The diversity of inputs into the Crop Monitor reports—coming from such organizations as FEWS NET, the United Nations’ Food and Agriculture Organization and World Food Programme, the Joint Research Centre in Europe, regional organizations in Africa, even national ministries for certain Asian and African countries—casts the project in a very favorable light, Verdin said.

That diversity “is important for the people who are using the information because then they know it’s been really thoroughly cross-checked and represents a consensus among all those organizations,” he said. “People can more readily accept it at face value and devote their thinking to, ‘Well, what do we do about these conditions’ as opposed to questioning it or second-guessing it.”

That said, specific information provided by FEWS NET is often the same as what’s adopted in the final Crop Monitor reports, if perhaps one category different in a few cases, Verdin said. FEWS NET relies on a number of remotely sensed datasets, such as Normalized Difference Vegetation Index (NDVI), as well as its own Climate Hazard Group Infrared Precipitation with Stations (CHIRPS) dataset, which gives experts specializing in early warning of drought and famine a high-resolution look at rainfall in near real time across the globe.

But the real value of FEWS NET to the Crop Monitor report is as much in its interpretation and assessment of crop conditions as it is in the data, said Mike Budde, a FEWS NET geographer based at EROS. Part of that assessment involves looking at conditions that are driving crop conditions—a lack of rainfall, damage from pests, natural disasters, even ongoing conflicts.

“The consensus-building part of the Crop Monitor reports is really the part of it that’s somewhat unique,” Budde said. “We have regional scientists in the field we rely on. Other organization have their field representatives, too. Through consensus, we arrive at these reports that help make decisions on food aid and where it’s distributed.”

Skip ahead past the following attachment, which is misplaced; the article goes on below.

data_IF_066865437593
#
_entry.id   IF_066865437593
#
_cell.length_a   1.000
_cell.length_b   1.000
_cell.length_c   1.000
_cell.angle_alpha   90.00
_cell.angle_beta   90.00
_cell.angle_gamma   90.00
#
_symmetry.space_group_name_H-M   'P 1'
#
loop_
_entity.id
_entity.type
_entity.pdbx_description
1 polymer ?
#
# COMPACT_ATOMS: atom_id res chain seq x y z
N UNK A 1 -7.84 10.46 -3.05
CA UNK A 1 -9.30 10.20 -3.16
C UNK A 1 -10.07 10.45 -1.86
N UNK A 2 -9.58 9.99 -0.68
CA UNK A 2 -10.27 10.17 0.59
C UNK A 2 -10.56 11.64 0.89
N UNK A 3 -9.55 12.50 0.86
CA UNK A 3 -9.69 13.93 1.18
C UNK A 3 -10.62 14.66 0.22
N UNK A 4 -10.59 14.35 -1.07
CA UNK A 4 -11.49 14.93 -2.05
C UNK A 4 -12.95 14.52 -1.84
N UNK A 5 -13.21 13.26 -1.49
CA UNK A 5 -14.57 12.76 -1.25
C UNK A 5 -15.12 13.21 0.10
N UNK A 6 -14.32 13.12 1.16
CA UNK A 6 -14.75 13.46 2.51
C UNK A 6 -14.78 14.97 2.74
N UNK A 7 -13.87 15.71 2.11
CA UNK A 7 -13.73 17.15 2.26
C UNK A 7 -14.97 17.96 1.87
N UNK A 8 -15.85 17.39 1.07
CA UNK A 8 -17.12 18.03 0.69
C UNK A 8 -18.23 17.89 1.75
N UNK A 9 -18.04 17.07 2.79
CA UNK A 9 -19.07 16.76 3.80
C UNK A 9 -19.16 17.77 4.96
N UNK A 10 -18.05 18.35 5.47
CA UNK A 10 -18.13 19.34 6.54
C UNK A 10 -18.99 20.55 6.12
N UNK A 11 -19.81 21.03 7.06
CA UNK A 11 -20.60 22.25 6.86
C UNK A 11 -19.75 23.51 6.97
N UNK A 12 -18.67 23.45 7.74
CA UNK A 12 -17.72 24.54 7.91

Certainly, the reports get used by organizations that help put them together, Verdin said. The Japanese, European Union, United Kingdom and others all have food assistance programs, he said. The Crop Monitor reports also get used by global humanitarian organizations like CARE and Action Against Hunger.

In fact, the Crop Monitor reports are so widely respected that regional organizations and individual countries have started their own crop monitor efforts using the same kind of classification scale and cartography, Verdin said.

Image of hand touching failed crops
A field inspection of maize in southern Zambia finds finds a crop adversely affected by a dry spell that extended from mid-February to late March 2019. (Credit: Tamuka Magadzire, USGS FEWS NET. Public domain.)

“In Uganda, there’s one good success story where GEOGLAM folks have gotten quotes from government officials stating how they have saved many millions of dollars by having an early indication of poor crop outcome in parts of their country, so they were able to act sooner and be more effective,” Verdin said.

At Food for Peace, there’s a food assistance outlook briefing that happens monthly, he said, adding, “and very often, almost every month, one or two maps from the Crop Monitor end up in that presentation to help tell the story.”

It’s a good story in a world that still knows hunger all too well, Budde and Verdin said. A story of collaboration and compromise. One, too, that at least holds the promise of a happier ending.

 “It’s a good example of satellite remote sensing getting put to use to solve a practical monitoring problem,” Verdin said. “It’s applied science for the greater good, as well as just a good example of international cooperation to solve a problem that matters to the whole global community.”